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ADDITIONAL TECHNICAL PAPERS

Thermal Damping in Cavitating Nozzle Flows

[+] Author and Article Information
Can F. Delale

Department of Aeronautics and Astronautics, Istanbul Technical University, 80626 Maslak, Istanbul and Tübı́tak Feza Gürsey Institute, P.O. Box 6, 81220 Cengelköy, Istanbul, Turkeye-mail: delale@gursey.gov.tr

J. Fluids Eng 124(4), 969-976 (Dec 04, 2002) (8 pages) doi:10.1115/1.1511163 History: Received July 27, 2001; Received May 29, 2002; Online December 04, 2002
Copyright © 2002 by ASME
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References

Chapman,  R. P., and Plesset,  M. S., 1971, “Thermal Effects in the Free Oscillation of Gas Bubbles,” ASME J. Basic Eng., 93, pp. 373–376.
Nigmatulin,  R. I., Khabeev,  N. S., and Nagiev,  F. B., 1981, “Dynamics, Heat and Mass Transfer of Vapor-Gas Bubbles in a Liquid,” Int. J. Heat Mass Transf., 24, pp. 1033–1044.
Miksis,  M. J., and Ting,  L., 1984, “Nonlinear Radial Oscillations of a Gas Bubble Including Thermal Effects,” J. Acoust. Soc. Am., 76, pp. 897–905.
Prosperetti,  A., Crum,  L. A., and Commander,  K. W., 1988, “Nonlinear bubble dynamics,” J. Acoust. Soc. Am., 83, pp. 502–514.
Prosperetti,  A., 1991, “The Thermal Behavior of Oscillating Gas Bubbles,” J. Fluid Mech., 222, pp. 587–616.
Brennen, C. E., 1995, Cavitation and Bubble Dynamics, Oxford University Press, Oxford, UK.
Hao,  Y., and Prosperetti,  A., 1999, “The Dynamics of Vapor Bubbles in Acoustic Pressure Fields,” Phys. Fluids, 11, pp. 2008–2019.
Matsumoto,  Y., and Takemura,  F., 1994, “Influence of Internal Phenomena on Gas Bubble Motion (Effects of Thermal Diffusion, Phase Change on the Gas-Liquid Interface and Mass Diffusion Between Vapor and Non-condensable Gas in the Collapsing Phase),” JSME Int. J. B, 37(2), pp. 288–296.
Takemura,  F., and Matsumoto,  Y., 1994, “Influence of Internal Phenomena on Gas Bubble Motion (Effects of Transport Phenomena and Mist Formation Inside the Bubble in the Expanding Phase),” JSME Int. J. B, 37(4), pp. 736–745.
Wang,  Y. C., and Brennen,  C. E., 1998, “One-Dimensional Bubbly Cavitating Flows Through a Converging-Diverging Nozzle,” ASME J. Fluids Eng., 120, pp. 166–170.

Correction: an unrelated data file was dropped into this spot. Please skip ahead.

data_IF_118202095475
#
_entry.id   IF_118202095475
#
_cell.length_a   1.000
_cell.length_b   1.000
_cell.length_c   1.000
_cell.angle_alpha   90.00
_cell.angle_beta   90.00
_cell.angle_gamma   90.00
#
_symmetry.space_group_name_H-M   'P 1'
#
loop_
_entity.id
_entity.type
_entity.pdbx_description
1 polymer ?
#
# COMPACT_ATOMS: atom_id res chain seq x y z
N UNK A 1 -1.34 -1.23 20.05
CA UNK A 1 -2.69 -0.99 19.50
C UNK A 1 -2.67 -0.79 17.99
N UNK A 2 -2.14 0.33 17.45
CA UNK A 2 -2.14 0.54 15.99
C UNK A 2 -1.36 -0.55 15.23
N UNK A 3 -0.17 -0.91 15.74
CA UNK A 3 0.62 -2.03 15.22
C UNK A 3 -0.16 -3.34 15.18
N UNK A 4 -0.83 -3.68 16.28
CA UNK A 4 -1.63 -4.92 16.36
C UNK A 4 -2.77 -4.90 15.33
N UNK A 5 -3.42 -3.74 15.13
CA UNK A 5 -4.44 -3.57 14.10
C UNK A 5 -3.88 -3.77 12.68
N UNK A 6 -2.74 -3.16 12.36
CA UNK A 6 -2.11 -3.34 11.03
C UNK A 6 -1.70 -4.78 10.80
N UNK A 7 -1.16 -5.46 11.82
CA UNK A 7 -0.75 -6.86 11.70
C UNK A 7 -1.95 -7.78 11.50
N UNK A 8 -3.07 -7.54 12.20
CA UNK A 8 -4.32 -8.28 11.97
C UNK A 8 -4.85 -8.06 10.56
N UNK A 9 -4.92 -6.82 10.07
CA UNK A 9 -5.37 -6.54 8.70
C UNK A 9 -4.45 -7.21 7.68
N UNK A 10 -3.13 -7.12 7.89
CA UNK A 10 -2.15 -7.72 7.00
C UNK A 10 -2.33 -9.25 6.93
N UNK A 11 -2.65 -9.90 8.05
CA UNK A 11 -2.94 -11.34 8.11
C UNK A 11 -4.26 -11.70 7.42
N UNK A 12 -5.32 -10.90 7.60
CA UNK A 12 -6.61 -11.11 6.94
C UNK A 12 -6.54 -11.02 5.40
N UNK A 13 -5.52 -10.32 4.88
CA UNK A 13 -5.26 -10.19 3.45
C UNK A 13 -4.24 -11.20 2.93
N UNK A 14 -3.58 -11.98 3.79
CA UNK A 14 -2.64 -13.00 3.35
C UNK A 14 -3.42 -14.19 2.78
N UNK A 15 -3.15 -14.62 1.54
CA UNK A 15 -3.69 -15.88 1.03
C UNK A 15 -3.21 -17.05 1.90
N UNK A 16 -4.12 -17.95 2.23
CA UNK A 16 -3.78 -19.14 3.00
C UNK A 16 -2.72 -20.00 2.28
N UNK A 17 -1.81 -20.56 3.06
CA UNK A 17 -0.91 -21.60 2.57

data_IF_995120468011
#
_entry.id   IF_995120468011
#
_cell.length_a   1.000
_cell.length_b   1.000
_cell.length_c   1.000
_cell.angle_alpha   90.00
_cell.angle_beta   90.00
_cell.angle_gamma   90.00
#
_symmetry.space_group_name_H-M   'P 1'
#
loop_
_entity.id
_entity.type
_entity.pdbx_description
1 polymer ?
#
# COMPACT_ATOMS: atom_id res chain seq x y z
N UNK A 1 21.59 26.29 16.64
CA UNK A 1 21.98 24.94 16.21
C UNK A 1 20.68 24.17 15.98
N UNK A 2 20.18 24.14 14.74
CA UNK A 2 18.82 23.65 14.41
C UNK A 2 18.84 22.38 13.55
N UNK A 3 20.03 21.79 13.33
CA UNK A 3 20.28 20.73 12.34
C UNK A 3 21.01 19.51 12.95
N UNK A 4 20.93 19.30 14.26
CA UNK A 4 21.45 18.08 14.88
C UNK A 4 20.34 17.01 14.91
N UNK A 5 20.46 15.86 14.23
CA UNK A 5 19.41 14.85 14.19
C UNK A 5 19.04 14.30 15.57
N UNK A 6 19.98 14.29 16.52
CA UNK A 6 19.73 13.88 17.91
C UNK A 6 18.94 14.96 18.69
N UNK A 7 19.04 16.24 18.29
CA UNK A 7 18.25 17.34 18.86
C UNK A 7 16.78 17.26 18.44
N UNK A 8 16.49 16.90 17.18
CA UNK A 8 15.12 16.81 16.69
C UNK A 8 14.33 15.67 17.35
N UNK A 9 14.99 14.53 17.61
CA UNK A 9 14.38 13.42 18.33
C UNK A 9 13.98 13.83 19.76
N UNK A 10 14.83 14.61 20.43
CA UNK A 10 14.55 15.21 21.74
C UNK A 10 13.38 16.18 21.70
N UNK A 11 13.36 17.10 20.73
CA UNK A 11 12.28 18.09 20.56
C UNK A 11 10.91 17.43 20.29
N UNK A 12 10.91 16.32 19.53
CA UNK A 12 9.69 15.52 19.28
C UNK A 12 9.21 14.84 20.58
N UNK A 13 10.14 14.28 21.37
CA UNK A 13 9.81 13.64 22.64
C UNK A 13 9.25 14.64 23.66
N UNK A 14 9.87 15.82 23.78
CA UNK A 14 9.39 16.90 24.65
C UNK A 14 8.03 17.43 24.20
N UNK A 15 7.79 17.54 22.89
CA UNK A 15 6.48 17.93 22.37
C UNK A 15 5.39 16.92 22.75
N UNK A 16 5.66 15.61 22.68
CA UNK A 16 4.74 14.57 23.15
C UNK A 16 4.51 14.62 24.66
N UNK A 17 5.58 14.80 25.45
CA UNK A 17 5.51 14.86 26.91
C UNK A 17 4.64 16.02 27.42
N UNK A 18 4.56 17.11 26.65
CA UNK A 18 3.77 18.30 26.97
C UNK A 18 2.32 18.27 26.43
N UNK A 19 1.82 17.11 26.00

Delale,  C. F., Schnerr,  G. H., and Sauer,  J., 2001, “Quasi-One-Dimensional Steady-State Cavitating Nozzle Flows,” J. Fluid Mech., 427, pp. 167–204.
Plesset,  M. S., and Zwick,  S. A., 1952, “A Nonsteady Heat Diffusion Problem With Spherical Symmetry,” J. Appl. Phys., 23, pp. 95–98.
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Figures

Grahic Jump Location
Investigated nozzle geometry
Grahic Jump Location
Distributions of the pressure coefficient Cp without (κ=0.0) and with thermal damping (κ=0.05 and κ=0.5) along the nozzle axis with initial void fraction β0=10−5, initial cavitation number σ0=0.5, inlet flow speed u0=10 m/s, and initial radius R0=10 μm (corresponding to D=61,841) for the steady-state solution of water vapor-air bubbles in water at 20°C (note that no difference can be seen between the pressure coefficients in the scale used in the figure)
Grahic Jump Location
Distributions of the normalized radius R without (κ=0.0) and with thermal damping (κ=0.05 and κ=0.5) along the nozzle axis under conditions specified in Fig. 2
Grahic Jump Location
Distributions of the pressure coefficient Cp without (κ=0.0) and with thermal damping (κ=0.07 and κ=0.7) along the nozzle axis with initial void fraction β0=10−5, initial cavitation number σ0=0.5, inlet flow speed u0=10 m/s, and initial radius R0=20 μm (corresponding to D=13,289) for the steady-state solution of water vapor-air bubbles in water at 20°C
Grahic Jump Location
Distributions of the normalized radius R without (κ=0.0) and with thermal damping (κ=0.07 and κ=0.7) along the nozzle axis under conditions specified in Fig. 4
Grahic Jump Location
Distributions of the pressure coefficient Cp without (κ=0.0) and with thermal damping (κ=0.32 and κ=0.5), corresponding to bubbly shock solutions, along the nozzle axis with initial void fraction β0=10−5, initial cavitation number σ0=0.5, inlet flow speed u0=10 m/s and initial radius R0=33 μm (corresponding to D=4458) for the steady-state solution of water vapor-air bubbles in water at 20°C
Grahic Jump Location
Distributions of the normalized radius R without (κ=0.0) and with thermal damping (κ=0.32 and κ=0.5), corresponding to bubbly shock solutions, along the nozzle axis under conditions specified in Fig. 6
Grahic Jump Location
Stability diagram of the parameter κ versus the initial radius R0 under nozzle inlet conditions with initial void fraction β0=10−5, initial cavitation number σ0=0.5 and inlet flow speed u0=10 m/s for the steady-state solution of water vapor-air bubbles in water at 200C

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